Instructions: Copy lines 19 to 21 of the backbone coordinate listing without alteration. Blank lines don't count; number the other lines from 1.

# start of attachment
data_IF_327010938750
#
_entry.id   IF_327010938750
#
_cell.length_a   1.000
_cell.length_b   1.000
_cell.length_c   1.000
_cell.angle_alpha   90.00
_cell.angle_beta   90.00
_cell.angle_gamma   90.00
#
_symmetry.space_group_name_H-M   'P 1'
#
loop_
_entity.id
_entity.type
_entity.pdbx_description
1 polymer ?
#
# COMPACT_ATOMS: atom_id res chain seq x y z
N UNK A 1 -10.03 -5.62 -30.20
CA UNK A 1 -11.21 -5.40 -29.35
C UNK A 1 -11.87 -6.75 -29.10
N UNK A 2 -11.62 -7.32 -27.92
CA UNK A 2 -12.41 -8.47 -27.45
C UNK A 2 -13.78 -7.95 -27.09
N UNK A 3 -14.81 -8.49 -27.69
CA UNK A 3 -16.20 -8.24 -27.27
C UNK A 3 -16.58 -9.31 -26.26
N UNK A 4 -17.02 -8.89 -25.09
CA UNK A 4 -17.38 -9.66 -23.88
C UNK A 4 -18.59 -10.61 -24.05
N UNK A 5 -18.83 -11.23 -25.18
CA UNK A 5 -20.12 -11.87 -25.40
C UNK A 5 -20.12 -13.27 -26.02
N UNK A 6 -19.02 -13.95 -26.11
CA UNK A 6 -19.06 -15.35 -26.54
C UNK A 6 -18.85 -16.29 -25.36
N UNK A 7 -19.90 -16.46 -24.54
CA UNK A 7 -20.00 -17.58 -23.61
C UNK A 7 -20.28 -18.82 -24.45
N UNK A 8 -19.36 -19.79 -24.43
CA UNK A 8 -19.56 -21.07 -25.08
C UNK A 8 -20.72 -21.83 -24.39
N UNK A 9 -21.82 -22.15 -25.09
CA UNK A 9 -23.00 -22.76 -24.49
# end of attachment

#
# COMPACT_ATOMS: atom_id res chain seq x y z
N UNK A 1 -10.03 -5.62 -30.20